Steven Woolfe launched his bid for leadership of Ukip today, saying he would “ruthlessly go after labour seats in the North and Midlands”.
In his speech in Westminster Woolfe said Ukip would “speak for those who had been left behind” by Labour, saying the party was run by “champagne socialists”, and “metropolitan, out-of-touch, liberal elitists from their multi-million-pound Islington town houses”.
“Labour supported an expensive members club in Brussels that sneers upon the ordinary man and woman and whose policies have abandoned a whole generation of young people in southern Europe”, he said.
He said Ukip would focus on social mobility, helping those “from landscape gardener to landed gentry”, and emphasized his diverse heritage, saying he would work for “a new migration policy, controlled by elected Britons and based on merit, not on race, religion, colour or creed: a policy that is as fair to my black American grandfather as it is my Irish grandmother or Jewish grandmother”.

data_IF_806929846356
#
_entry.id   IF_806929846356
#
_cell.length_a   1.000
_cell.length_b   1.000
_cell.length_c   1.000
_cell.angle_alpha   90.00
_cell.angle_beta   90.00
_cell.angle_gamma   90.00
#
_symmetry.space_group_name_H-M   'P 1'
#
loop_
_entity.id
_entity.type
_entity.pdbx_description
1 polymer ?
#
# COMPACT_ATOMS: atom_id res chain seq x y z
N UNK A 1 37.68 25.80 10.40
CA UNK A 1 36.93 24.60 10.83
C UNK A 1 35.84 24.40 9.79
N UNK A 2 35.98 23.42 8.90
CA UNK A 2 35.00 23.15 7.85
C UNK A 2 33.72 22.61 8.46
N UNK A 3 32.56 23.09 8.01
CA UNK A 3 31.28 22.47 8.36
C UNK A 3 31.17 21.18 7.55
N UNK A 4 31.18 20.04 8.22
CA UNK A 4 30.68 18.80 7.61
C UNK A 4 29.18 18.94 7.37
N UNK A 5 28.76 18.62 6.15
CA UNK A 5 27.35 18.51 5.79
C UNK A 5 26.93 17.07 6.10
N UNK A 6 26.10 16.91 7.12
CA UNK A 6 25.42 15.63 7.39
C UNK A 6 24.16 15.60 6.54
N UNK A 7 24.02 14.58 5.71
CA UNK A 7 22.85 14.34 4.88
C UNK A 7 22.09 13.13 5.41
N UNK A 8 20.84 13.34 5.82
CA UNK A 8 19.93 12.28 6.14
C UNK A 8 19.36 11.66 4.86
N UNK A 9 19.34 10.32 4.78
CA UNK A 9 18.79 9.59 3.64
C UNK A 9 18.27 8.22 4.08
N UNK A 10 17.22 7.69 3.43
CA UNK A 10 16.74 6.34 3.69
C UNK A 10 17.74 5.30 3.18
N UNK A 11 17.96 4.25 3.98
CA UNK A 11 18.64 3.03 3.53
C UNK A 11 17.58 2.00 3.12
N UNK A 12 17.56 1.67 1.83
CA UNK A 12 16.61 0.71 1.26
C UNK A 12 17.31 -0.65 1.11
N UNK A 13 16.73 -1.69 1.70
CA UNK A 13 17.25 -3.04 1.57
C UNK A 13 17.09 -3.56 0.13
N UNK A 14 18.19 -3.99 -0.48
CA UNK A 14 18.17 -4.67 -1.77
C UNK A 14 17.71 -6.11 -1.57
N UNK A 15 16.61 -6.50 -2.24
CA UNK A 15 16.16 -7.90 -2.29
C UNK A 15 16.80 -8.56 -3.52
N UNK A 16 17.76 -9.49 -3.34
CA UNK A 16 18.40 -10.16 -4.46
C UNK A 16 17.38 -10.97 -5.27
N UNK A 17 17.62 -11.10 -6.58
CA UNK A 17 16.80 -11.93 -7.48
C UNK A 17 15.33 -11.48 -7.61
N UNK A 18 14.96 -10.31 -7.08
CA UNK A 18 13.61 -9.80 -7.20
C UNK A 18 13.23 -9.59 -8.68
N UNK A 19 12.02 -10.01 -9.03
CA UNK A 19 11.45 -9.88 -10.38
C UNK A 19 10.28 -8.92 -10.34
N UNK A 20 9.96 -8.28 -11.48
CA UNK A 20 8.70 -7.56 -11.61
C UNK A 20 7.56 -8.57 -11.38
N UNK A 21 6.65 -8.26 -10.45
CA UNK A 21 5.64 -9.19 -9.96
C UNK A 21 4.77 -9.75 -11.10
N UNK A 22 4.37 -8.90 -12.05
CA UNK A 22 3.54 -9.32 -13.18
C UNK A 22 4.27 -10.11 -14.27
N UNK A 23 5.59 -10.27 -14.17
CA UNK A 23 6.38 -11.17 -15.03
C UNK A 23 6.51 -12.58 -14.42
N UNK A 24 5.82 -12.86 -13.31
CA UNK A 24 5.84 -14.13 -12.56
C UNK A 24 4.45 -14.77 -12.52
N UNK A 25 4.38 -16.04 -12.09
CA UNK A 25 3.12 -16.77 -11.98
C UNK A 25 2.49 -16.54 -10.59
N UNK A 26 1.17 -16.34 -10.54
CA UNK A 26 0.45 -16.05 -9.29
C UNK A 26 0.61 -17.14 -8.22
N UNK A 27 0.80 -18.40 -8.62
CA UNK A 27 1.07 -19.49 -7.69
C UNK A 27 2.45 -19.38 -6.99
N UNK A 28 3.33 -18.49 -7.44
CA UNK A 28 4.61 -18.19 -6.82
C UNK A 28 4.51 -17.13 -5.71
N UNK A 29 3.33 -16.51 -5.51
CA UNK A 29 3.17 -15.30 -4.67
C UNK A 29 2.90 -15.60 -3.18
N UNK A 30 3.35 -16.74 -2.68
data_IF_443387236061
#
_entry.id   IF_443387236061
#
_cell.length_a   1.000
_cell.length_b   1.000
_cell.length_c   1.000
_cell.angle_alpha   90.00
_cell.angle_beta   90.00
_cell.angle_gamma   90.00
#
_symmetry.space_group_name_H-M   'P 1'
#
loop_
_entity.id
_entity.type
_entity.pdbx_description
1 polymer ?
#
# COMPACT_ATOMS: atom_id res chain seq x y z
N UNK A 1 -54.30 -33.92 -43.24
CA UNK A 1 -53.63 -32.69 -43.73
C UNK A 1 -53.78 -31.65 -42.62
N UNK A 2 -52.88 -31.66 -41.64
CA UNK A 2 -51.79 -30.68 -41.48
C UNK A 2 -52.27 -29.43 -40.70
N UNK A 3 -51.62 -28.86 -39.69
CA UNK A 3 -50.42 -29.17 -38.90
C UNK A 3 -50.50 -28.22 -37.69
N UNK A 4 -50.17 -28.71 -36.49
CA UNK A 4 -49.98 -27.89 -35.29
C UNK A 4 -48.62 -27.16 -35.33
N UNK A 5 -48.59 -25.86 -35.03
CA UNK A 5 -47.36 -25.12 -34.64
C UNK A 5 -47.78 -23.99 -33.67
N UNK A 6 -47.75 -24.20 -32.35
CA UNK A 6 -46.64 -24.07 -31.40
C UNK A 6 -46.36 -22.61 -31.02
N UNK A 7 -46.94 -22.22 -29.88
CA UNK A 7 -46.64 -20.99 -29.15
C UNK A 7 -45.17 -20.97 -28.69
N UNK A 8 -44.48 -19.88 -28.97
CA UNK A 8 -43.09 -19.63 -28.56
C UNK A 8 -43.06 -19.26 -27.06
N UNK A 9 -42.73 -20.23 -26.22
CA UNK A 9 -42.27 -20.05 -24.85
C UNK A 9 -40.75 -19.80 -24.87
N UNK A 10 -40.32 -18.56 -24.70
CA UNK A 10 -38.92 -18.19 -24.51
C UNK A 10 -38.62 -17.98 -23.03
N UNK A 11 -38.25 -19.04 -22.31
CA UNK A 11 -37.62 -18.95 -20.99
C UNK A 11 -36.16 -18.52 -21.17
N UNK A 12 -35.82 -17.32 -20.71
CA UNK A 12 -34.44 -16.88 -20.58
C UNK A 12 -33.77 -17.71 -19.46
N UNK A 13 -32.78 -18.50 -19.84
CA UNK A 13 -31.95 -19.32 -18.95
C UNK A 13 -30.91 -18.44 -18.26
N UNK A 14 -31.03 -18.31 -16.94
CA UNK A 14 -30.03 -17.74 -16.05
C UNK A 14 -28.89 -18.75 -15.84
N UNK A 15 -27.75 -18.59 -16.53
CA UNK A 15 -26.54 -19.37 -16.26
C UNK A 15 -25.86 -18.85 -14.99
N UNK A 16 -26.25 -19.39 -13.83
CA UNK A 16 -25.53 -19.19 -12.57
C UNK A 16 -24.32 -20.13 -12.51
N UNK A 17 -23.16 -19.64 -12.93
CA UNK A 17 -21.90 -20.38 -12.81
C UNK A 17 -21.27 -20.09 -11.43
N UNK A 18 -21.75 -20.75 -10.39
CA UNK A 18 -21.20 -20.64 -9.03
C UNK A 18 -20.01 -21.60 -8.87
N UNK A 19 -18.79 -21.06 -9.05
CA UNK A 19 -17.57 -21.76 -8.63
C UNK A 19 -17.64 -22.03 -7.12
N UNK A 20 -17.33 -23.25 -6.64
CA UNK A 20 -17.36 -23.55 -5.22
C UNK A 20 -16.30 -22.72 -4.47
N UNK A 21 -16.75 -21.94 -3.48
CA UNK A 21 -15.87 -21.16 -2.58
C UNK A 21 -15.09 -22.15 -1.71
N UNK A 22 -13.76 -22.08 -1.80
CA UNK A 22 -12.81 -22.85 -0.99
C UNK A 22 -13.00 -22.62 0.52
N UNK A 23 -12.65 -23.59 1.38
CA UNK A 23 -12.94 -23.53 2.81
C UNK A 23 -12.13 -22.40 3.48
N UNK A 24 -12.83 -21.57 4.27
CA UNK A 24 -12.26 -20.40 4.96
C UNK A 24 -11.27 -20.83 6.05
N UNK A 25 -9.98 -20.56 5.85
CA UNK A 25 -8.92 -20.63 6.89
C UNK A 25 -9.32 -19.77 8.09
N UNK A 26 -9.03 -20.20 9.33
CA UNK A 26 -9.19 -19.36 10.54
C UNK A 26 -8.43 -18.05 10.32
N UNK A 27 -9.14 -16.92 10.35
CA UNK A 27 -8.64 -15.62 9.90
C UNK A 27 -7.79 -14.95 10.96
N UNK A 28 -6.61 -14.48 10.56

“I am living proof of our own British dream: the chance to succeed in life, no matter your postcode, your gender, or the colour of your skin”, he said.
He also appealed to Tory voters, dubbing Theresa May “continuity Cameron”.
He said that Ukip would act as a Brexit enforcer to the government, and would “hold their feet to the fire” should they attempt to “row back” on referendum promises.
He also talked of professionalizing Ukip, which has had difficulty getting its supporters into line after its rapid expansion. He said he would restructure it, develop its funding streams, and look for ways to “resonate with a wider base”.
Woolfe, who grew up on a council estate in Moss Side in Manchester, talked of his differences with Farage (”he has much brighter trousers than me”, he said; “I like football, he certainly likes cricket more”), but said they had the same aims for Ukip.
He has strong support in the party, many of whom tweeted about his leadership bid.
Woolfe’s running mate is Nathan Gill, and his rival for the party’s leadership is Jonathan Arnott, MEP for the north-east of England, after Suzanne Evans, former deputy chairwoman, was ruled out, and deputy leader Paul Nuttal left the race.